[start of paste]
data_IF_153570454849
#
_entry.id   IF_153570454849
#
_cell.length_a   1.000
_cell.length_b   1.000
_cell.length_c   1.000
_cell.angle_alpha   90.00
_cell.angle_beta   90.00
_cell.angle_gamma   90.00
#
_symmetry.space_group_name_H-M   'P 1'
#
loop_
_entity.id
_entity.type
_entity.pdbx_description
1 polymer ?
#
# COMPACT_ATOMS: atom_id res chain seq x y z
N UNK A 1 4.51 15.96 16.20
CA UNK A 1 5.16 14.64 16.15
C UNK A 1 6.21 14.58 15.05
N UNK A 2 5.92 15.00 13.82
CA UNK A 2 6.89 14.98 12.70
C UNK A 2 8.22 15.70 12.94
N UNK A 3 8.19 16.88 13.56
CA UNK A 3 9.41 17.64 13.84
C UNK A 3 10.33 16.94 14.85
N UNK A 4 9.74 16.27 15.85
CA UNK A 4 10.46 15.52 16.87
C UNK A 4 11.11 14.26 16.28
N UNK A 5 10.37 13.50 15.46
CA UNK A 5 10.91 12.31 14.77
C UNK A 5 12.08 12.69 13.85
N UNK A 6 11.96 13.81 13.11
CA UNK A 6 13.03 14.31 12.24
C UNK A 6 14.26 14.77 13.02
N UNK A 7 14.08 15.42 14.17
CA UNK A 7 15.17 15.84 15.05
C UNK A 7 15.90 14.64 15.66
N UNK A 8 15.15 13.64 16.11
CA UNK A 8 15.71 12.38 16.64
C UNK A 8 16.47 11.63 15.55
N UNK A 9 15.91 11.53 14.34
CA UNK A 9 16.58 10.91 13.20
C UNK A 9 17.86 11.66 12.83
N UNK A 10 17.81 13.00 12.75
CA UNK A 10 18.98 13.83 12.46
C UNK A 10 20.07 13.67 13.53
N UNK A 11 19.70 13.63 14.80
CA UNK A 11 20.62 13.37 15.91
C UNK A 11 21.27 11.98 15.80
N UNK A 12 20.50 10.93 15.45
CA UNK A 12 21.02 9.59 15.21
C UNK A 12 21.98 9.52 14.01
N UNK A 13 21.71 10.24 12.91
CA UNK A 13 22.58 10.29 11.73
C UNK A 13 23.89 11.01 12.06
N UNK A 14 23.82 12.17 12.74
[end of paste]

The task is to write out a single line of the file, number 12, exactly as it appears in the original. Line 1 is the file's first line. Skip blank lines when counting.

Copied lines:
_symmetry.space_group_name_H-M   'P 1'